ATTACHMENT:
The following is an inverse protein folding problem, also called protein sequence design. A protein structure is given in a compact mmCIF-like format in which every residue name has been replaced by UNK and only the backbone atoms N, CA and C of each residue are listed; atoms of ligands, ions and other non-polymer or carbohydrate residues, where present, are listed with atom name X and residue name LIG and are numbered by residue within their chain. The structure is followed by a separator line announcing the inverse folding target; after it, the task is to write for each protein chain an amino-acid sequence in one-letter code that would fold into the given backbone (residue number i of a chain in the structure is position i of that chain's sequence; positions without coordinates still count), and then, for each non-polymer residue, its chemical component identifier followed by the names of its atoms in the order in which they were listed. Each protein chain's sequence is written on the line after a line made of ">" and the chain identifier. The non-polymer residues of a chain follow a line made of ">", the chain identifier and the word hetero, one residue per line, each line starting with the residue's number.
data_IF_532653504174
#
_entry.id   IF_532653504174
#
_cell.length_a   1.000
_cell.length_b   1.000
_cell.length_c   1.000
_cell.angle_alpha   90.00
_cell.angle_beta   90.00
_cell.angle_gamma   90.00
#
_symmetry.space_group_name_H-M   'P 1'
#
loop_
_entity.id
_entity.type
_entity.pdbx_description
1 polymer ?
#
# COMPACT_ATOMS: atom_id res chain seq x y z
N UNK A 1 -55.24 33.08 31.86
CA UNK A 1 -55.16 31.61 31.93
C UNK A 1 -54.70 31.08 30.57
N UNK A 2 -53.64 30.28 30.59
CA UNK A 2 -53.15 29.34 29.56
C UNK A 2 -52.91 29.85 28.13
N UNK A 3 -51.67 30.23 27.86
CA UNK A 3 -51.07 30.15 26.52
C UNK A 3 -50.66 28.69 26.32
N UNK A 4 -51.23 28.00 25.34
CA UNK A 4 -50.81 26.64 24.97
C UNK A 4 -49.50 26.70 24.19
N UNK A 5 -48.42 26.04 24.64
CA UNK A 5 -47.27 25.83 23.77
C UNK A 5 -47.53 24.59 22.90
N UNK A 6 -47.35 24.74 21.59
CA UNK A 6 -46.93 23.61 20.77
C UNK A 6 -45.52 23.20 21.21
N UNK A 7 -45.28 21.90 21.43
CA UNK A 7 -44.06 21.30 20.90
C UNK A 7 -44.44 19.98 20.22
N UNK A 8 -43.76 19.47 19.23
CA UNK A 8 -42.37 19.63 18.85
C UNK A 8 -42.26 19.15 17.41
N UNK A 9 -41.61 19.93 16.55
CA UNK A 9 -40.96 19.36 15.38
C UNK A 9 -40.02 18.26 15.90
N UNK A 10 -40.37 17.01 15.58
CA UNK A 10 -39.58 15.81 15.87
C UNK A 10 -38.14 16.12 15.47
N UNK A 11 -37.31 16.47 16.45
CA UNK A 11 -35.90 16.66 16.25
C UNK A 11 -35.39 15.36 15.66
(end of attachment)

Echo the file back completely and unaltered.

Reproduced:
The following is an inverse protein folding problem, also called protein sequence design. A protein structure is given in a compact mmCIF-like format in which every residue name has been replaced by UNK and only the backbone atoms N, CA and C of each residue are listed; atoms of ligands, ions and other non-polymer or carbohydrate residues, where present, are listed with atom name X and residue name LIG and are numbered by residue within their chain. The structure is followed by a separator line announcing the inverse folding target; after it, the task is to write for each protein chain an amino-acid sequence in one-letter code that would fold into the given backbone (residue number i of a chain in the structure is position i of that chain's sequence; positions without coordinates still count), and then, for each non-polymer residue, its chemical component identifier followed by the names of its atoms in the order in which they were listed. Each protein chain's sequence is written on the line after a line made of ">" and the chain identifier. The non-polymer residues of a chain follow a line made of ">", the chain identifier and the word hetero, one residue per line, each line starting with the residue's number.
data_IF_532653504174
#
_entry.id   IF_532653504174
#
_cell.length_a   1.000
_cell.length_b   1.000
_cell.length_c   1.000
_cell.angle_alpha   90.00
_cell.angle_beta   90.00
_cell.angle_gamma   90.00
#
_symmetry.space_group_name_H-M   'P 1'
#
loop_
_entity.id
_entity.type
_entity.pdbx_description
1 polymer ?
#
# COMPACT_ATOMS: atom_id res chain seq x y z
N UNK A 1 -55.24 33.08 31.86
CA UNK A 1 -55.16 31.61 31.93
C UNK A 1 -54.70 31.08 30.57
N UNK A 2 -53.64 30.28 30.59
CA UNK A 2 -53.15 29.34 29.56
C UNK A 2 -52.91 29.85 28.13
N UNK A 3 -51.67 30.23 27.86
CA UNK A 3 -51.07 30.15 26.52
C UNK A 3 -50.66 28.69 26.32
N UNK A 4 -51.23 28.00 25.34
CA UNK A 4 -50.81 26.64 24.97
C UNK A 4 -49.50 26.70 24.19
N UNK A 5 -48.42 26.04 24.64
CA UNK A 5 -47.27 25.83 23.77
C UNK A 5 -47.53 24.59 22.90
N UNK A 6 -47.35 24.74 21.59
CA UNK A 6 -46.93 23.61 20.77
C UNK A 6 -45.52 23.20 21.21
N UNK A 7 -45.28 21.90 21.43
CA UNK A 7 -44.06 21.30 20.90
C UNK A 7 -44.44 19.98 20.22
N UNK A 8 -43.76 19.47 19.23
CA UNK A 8 -42.37 19.63 18.85
C UNK A 8 -42.26 19.15 17.41
N UNK A 9 -41.61 19.93 16.55
CA UNK A 9 -40.96 19.36 15.38
C UNK A 9 -40.02 18.26 15.90
N UNK A 10 -40.37 17.01 15.58
CA UNK A 10 -39.58 15.81 15.87
C UNK A 10 -38.14 16.12 15.47
N UNK A 11 -37.31 16.47 16.45
CA UNK A 11 -35.90 16.66 16.25
C UNK A 11 -35.39 15.36 15.66